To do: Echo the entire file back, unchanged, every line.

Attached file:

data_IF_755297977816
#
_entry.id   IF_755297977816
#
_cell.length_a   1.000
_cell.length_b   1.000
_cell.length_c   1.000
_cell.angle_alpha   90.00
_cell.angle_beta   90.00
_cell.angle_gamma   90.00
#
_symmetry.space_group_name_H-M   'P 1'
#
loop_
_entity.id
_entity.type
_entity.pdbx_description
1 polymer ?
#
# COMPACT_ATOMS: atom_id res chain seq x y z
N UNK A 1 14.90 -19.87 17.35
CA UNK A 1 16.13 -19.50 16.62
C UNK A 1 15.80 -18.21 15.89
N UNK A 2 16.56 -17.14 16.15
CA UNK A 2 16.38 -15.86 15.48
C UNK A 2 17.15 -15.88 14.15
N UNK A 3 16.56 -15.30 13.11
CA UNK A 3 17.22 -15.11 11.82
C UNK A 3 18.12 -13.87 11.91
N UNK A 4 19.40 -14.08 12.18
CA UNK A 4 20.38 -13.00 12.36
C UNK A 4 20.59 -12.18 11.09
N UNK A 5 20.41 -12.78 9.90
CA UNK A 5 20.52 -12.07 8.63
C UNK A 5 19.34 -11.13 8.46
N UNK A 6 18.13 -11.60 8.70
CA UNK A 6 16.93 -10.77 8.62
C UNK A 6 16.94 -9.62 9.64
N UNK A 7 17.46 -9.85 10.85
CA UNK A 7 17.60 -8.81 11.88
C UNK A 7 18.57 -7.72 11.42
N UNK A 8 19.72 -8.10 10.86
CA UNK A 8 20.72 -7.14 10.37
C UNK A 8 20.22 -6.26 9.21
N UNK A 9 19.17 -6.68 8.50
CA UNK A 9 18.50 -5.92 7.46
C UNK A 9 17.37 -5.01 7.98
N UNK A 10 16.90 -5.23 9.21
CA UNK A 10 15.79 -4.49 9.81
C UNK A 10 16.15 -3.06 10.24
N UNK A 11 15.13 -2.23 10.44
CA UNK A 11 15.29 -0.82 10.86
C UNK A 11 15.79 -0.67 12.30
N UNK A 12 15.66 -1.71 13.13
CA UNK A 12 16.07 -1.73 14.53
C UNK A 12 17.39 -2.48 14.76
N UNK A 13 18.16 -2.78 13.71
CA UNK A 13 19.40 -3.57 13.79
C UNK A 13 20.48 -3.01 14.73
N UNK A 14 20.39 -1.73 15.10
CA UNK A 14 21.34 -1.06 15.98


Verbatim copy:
data_IF_755297977816
#
_entry.id   IF_755297977816
#
_cell.length_a   1.000
_cell.length_b   1.000
_cell.length_c   1.000
_cell.angle_alpha   90.00
_cell.angle_beta   90.00
_cell.angle_gamma   90.00
#
_symmetry.space_group_name_H-M   'P 1'
#
loop_
_entity.id
_entity.type
_entity.pdbx_description
1 polymer ?
#
# COMPACT_ATOMS: atom_id res chain seq x y z
N UNK A 1 14.90 -19.87 17.35
CA UNK A 1 16.13 -19.50 16.62
C UNK A 1 15.80 -18.21 15.89
N UNK A 2 16.56 -17.14 16.15
CA UNK A 2 16.38 -15.86 15.48
C UNK A 2 17.15 -15.88 14.15
N UNK A 3 16.56 -15.30 13.11
CA UNK A 3 17.22 -15.11 11.82
C UNK A 3 18.12 -13.87 11.91
N UNK A 4 19.40 -14.08 12.18
CA UNK A 4 20.38 -13.00 12.36
C UNK A 4 20.59 -12.18 11.09
N UNK A 5 20.41 -12.78 9.90
CA UNK A 5 20.52 -12.07 8.63
C UNK A 5 19.34 -11.13 8.46
N UNK A 6 18.13 -11.60 8.70
CA UNK A 6 16.93 -10.77 8.62
C UNK A 6 16.94 -9.62 9.64
N UNK A 7 17.46 -9.85 10.85
CA UNK A 7 17.60 -8.81 11.88
C UNK A 7 18.57 -7.72 11.42
N UNK A 8 19.72 -8.10 10.86
CA UNK A 8 20.72 -7.14 10.37
C UNK A 8 20.22 -6.26 9.21
N UNK A 9 19.17 -6.68 8.50
CA UNK A 9 18.50 -5.92 7.46
C UNK A 9 17.37 -5.01 7.98
N UNK A 10 16.90 -5.23 9.21
CA UNK A 10 15.79 -4.49 9.81
C UNK A 10 16.15 -3.06 10.24
N UNK A 11 15.13 -2.23 10.44
CA UNK A 11 15.29 -0.82 10.86
C UNK A 11 15.79 -0.67 12.30
N UNK A 12 15.66 -1.71 13.13
CA UNK A 12 16.07 -1.73 14.53
C UNK A 12 17.39 -2.48 14.76
N UNK A 13 18.16 -2.78 13.71
CA UNK A 13 19.40 -3.57 13.79
C UNK A 13 20.48 -3.01 14.73
N UNK A 14 20.39 -1.73 15.10
CA UNK A 14 21.34 -1.06 15.98